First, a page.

Dem, Media Claims About Foreign Election Meddling Are Overblown, Hard To Prove: Experts

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  • “Misinformation” spread through foreign internet influence campaigns will likely have a small impact on voting behavior in the 2022 midterm elections and is “challenging” to prove, despite claims from U.S. intelligence officials, Democrats and the media, experts told the Daily Caller News Foundation.
  • Democratic lawmakers sounded the alarm on Chinese and Russian “misinformation efforts” intended to suppress voter turnout and foster distrust in the U.S. election system in the lead-up to the midterms.
  • “Whether or not it changes voter behavior … I haven’t seen a lot of evidence in that regard,” Chuck DeVore, chief national initiatives officer at the Texas Public Policy Foundation, told the DCNF.

Foreign-backed “disinformation” efforts will have a marginal, if difficult to gauge, effect on how people vote in Tuesday’s midterm elections, experts told the Daily Caller News Foundation.

Federal officials have highlighted long standing concerns, especially among Democrats and the media, that propaganda and “misinformation” spread by foreign actors on the internet could alter voting patterns and undermine democracy in the U.S., according to Voice of America. While the extent to which such disinformation operations could influence whether and how someone votes in the 2022 midterm elections is difficult to quantify, the impact is small compared to other threats, experts told the DCNF. (RELATED: ‘Suspicious White Powder’ Sent To Kari Lake’s Campaign HQ, Prompting Police Response)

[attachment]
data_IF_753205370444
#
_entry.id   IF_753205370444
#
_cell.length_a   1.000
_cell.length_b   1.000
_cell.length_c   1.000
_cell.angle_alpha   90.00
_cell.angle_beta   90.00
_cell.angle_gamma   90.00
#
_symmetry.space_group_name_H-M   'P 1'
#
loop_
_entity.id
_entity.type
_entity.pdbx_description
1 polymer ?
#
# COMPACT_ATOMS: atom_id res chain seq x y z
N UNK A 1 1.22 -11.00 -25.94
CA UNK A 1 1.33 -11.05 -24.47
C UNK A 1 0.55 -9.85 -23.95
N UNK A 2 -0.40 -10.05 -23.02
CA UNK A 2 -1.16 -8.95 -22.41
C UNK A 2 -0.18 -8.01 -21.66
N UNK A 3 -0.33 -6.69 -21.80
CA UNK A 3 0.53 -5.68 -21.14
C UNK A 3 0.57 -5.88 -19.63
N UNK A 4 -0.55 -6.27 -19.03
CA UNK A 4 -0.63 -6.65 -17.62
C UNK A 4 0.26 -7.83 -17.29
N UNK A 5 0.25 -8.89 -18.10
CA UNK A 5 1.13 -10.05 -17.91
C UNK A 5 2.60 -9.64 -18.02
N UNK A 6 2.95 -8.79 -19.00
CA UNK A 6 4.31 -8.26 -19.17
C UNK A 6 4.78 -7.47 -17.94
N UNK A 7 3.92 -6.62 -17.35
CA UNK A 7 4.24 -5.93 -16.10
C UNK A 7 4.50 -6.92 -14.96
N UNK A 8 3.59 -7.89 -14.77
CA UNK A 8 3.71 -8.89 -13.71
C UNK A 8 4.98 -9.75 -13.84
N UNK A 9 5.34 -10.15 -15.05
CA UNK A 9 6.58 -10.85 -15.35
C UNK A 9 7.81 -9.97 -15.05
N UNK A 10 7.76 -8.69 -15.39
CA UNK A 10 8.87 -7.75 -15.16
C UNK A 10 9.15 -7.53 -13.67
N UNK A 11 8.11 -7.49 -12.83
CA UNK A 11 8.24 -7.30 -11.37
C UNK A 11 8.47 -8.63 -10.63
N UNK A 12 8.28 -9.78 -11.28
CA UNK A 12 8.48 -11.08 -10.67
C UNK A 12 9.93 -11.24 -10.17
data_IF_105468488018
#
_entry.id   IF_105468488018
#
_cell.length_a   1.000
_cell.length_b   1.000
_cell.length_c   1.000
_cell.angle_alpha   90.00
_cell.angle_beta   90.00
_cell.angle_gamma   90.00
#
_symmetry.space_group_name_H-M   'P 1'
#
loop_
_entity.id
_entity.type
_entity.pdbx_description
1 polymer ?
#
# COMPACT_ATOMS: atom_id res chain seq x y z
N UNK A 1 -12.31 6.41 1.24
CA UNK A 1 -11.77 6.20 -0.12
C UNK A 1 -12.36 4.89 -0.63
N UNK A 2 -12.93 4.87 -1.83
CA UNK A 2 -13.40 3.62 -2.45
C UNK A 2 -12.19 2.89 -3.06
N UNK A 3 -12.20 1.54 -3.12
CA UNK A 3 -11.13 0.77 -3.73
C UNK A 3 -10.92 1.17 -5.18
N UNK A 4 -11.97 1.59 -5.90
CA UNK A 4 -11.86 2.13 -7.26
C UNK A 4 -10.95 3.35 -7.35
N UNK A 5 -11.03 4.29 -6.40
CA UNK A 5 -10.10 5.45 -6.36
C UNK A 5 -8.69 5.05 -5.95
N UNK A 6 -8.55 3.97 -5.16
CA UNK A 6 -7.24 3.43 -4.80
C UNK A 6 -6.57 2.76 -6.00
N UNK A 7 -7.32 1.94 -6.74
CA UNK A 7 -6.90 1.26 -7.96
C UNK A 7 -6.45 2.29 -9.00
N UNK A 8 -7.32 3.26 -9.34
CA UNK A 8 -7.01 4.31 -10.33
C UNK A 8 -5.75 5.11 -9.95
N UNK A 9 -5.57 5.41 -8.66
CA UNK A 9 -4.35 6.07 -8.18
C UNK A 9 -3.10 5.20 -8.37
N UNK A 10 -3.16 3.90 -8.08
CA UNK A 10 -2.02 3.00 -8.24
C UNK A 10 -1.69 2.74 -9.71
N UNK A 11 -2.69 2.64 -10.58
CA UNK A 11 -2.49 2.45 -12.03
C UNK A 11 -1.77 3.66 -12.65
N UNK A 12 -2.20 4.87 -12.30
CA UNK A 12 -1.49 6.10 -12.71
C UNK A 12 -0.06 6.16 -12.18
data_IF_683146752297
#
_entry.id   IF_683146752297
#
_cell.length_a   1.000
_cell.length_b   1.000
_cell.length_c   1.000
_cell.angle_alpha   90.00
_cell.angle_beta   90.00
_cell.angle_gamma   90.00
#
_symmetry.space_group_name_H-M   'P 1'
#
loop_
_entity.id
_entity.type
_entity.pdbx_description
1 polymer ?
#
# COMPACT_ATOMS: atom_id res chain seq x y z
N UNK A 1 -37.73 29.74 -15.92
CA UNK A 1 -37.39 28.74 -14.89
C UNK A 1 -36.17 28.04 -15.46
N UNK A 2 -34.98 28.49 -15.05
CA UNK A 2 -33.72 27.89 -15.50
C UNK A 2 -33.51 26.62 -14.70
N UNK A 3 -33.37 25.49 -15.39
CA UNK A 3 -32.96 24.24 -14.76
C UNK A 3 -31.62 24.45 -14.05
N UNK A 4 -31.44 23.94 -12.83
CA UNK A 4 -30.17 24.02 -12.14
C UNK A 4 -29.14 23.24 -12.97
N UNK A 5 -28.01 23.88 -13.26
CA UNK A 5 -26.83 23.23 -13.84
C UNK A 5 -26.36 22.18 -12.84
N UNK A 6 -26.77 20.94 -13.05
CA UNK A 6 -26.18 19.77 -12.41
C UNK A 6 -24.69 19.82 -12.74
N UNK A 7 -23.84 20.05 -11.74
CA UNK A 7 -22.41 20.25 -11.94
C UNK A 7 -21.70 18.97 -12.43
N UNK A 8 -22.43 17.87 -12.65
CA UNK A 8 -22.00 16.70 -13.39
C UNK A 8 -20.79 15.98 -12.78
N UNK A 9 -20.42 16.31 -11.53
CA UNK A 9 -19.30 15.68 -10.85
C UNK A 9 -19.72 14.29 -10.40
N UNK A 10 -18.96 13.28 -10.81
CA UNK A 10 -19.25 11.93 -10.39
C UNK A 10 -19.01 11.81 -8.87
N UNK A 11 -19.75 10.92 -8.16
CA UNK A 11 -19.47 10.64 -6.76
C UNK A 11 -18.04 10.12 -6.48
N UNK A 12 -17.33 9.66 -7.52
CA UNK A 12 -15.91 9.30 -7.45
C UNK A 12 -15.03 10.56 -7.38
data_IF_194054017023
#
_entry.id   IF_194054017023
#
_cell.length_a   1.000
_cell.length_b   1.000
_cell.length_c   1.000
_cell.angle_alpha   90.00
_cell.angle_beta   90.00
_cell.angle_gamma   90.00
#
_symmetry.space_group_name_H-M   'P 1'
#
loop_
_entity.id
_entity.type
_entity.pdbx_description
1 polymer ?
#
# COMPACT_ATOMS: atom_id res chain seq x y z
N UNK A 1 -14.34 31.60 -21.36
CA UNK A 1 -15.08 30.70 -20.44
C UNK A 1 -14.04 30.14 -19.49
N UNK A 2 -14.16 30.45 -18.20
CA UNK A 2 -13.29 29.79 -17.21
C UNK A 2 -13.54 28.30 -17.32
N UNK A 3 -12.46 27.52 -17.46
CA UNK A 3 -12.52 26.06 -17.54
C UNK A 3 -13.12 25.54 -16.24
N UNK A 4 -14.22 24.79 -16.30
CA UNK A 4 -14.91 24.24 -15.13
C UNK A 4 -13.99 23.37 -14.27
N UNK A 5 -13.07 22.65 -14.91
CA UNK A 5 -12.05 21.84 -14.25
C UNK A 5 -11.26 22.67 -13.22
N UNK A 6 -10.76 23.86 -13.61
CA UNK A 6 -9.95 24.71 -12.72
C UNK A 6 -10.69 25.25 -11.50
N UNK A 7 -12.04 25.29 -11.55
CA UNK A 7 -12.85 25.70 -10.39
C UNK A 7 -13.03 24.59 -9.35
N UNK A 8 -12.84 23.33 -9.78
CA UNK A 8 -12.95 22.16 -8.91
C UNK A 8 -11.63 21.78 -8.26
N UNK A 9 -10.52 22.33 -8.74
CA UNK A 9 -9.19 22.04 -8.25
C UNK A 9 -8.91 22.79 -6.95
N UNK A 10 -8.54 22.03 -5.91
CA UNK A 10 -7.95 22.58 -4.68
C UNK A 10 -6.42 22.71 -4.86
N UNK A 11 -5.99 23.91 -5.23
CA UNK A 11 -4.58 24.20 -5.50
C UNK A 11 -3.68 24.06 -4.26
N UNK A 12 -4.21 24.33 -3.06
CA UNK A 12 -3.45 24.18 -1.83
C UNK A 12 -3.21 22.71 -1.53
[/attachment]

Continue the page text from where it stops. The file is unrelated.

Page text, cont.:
“The whole point with these autocratic regimes is they want Americans to distrust the process so they can tell their people, ‘you can think it’s bad here, but it’s no better in America,'” Chuck DeVore, chief national initiatives officer at the Texas Public Policy Foundation, told the DCNF. “Whether or not it changes voter behavior … I haven’t seen a lot of evidence in that regard.”

Concerns about dis- and misinformation have only magnified since evidence emerged of Russia’s attempts to meddle in the 2016 election and allegations — including since-debunked collusion claims —of further Russian information operations on behalf of former President Donald Trump.

In June and July, Democrats on the House Administration Committee held hearings on the “growing threat” of foreign and domestic “disinformation” they worried could disproportionately affect minority communities.

The result has been the lowering of the public’s trust and discouraging them from participating in the electoral process,” Philadelphia City Commissioners’ Chairwoman Lisa Deeley told the committee on June 22.

Politico warned Monday that foreign actors could weaponize lies about the elections, allegedly circulating en masse throughout right-wing online networks.

“That’s a really challenging one to pin an answer down,” Brian Cavanaugh, senior director for resilience policy within the National Security Council and Vandenberg Coalition Advisory Board member, said to the DCNF when asked how online misinformation affects voting behavior.